Gov. Mike Parson gave the big speech Wednesday afternoon. In his second annual address to the legislature, the Republican from Bolivar said the state of the state is strong and that it can be even better with some work on things like violent crime and teacher pay.
Gov. Mike Parson gave the big speech Wednesday afternoon.
In his second annual address to the legislature, the Republican from Bolivar said the state of the state is strong and that it can be even better with some work on things like violent crime and teacher pay.
Here are four things that stood out.1. Good news and big numbers
As politicians tend to do, Parson kicked things off talking up his successes.
He said the state has added 40,000 jobs to its economy since he took office and watched the unemployment rate drop to historic lows.
He also listed companies moving to Missouri or investing a lot of money here.
He mentioned, for instance, Aurora Organic Dairy opening a new processing plant in Columbia and creating more than 100 new jobs. He also mentioned General Motors, which is set to receive $50 million in tax breaks to invest more than $1 billion in its Wentzville factory.
Democrats brought up aUniversity of Missouri analysis showing the state economy has lagged behind its neighbors since the recession, but that came later.
“This is just the beginning,” Parson said, “and these successes will help us build further momentum.”
Parson also gave a shout-out to state employees, who received 3 percent raises in last year’s budget. Most are set to get another 2 percent in Parson’s new budget.2. Gun violence
Then it was time to talk about gun violence, which has been a scourge in the state’s four largest cities in recent years.
St. Louis alone logged 194 murders in 2019. Kansas City notched 119. And even in Springfield, where murders are relatively few,police are concerned about a rise in gun-related crimes.
Despite those numbers, Parson has to walk a fine line with lawmakers dead-set against anything they think violates the Second Amendment.
“Let me be clear,” he told them Wednesday. “I have never wavered in my support for the Second Amendment.”
“But,” he continued, “we all have to understand the very real issue of violent crime affecting our neighborhoods and the potential consequence of doing nothing.”
With that, he referenced plans he made with the mayors of Springfield, St. Louis, Kansas City and Columbia to:
better protect crime victims and witnesses
increase mental health resources and services
"keep guns away from violent criminals"
Gun violence expertsgenerally like those ideas, though their impact will likely be limited.
It's also not clear whether the Legislature sees a need for proposed laws aimed at keeping guns from kids, domestic abusers, and violent criminals.
Before the speech, Parson’s staff provided reporters with a budget summary including $1 million for witness protection.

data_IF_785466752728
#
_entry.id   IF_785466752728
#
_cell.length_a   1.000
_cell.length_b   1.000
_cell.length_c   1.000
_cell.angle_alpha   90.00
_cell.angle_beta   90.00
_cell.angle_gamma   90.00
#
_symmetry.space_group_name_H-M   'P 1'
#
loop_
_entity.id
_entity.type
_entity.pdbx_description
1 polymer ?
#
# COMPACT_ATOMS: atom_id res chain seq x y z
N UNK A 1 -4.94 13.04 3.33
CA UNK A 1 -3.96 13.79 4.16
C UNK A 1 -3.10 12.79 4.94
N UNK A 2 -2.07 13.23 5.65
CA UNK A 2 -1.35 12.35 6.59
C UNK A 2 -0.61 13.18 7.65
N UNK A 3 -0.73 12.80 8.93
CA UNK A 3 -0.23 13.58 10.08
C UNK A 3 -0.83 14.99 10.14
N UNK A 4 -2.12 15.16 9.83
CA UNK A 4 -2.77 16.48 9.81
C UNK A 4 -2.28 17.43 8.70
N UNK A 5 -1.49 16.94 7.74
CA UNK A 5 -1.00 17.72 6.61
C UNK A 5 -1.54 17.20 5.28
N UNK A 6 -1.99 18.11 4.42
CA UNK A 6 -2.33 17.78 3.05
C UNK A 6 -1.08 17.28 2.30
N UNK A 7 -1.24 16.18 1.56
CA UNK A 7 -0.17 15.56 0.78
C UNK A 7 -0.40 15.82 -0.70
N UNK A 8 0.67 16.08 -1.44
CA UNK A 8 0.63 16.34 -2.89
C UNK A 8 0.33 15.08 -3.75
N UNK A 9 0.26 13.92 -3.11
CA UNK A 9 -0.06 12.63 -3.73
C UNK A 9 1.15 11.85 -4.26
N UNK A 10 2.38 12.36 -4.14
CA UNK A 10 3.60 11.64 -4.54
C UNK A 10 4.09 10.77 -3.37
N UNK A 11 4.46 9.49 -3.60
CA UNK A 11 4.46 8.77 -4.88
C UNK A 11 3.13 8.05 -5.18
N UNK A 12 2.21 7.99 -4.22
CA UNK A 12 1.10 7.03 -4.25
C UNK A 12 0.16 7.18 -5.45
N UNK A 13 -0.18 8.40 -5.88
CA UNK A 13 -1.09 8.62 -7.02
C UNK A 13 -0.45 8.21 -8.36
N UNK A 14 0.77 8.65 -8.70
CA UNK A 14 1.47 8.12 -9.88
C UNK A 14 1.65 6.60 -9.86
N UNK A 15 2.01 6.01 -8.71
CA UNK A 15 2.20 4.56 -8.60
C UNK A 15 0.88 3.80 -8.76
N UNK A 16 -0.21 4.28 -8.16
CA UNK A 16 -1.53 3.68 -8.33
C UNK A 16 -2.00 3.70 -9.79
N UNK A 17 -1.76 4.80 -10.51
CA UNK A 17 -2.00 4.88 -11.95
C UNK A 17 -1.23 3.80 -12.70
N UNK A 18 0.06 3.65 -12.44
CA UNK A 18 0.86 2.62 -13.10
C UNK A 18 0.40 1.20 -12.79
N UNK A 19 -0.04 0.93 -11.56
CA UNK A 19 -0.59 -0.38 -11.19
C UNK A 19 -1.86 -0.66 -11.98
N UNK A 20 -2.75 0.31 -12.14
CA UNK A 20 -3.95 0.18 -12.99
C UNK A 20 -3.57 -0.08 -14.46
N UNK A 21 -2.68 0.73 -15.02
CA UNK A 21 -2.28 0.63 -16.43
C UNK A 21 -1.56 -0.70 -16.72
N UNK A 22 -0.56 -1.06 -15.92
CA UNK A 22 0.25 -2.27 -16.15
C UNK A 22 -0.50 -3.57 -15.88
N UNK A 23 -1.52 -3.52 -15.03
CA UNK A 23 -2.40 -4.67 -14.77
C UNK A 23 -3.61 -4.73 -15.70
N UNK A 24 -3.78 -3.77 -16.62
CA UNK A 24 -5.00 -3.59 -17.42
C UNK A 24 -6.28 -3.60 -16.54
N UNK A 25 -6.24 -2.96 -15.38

Springfield Mayor Ken McClure has said it’s around $10,000 per year right now.
3. Medicaid expansion = ‘massive tax increase’
Parson also talked about something he doesn’t like: Medicaid expansion.
A campaign to put the issue on the ballot this year is well underway, and if it succeeds, people who meet certain criteria — single people making less than $18,000 a year, for example — could become eligible for state coverage.
The idea is to help people who make too much to qualify for Medicaid at current levels and too little to afford private health insurance.
The federal government would foot 90 percent of the bill if the state covers the rest.
But Parson said Missouri can’t afford that without cuts to education and infrastructure.
“Make no mistake about it,” Parson said. “the vague proposal they are not explaining or purposely withholding is a massive tax increase that Missourians cannot afford.”
Some analysts disagree on this point.
A report from the Center for Health Economics and Policy at Washington University in St. Louis suggests the expansion could save the state $932 million by 2024 and could drive down costs by helping patients address problems before they become expensive emergencies.
A separate state analysis said the state government could expect an impact ranging from at least $200 million in increased costs to savings of $1 billion by 2026.4. Teacher pay
Parson also briefly mentioned something near and dear to educators across the state: improving teacher pay.
It’s a hot topic right now.
National Education Association dataranked Missouri 40th out of 50 states in average teacher pay in 2017-2018, and the state agency in charge of K-12 education has come up with multiple plans to change that this year.
One would make it so every teacher in Missouri receives a salary of at least $32,000, a move that would help roughly 2,300 of the state's 70,000 teachers and costabout $4.4 million per year. Others would boost all salaries and cost hundreds of millions of dollars per year.
Parson didn’t mention any specific plan and said “the solution cannot just be asking the state to write a bigger check.”
Education: 95% of SPS teachers are white, most are female
Instead, he said his administration is “going to ask school districts, school boards and (the Department of Elementary and Secondary Education) to propose a better plan for our teachers.”
Education commissioner Margie Vandeven echoed that sentiment in a separate interview.
She said the department has no set number for any raises yet, but pointedly noted that the minimum salary for teachers — currently $25,000 — hasn't moved in 14 years.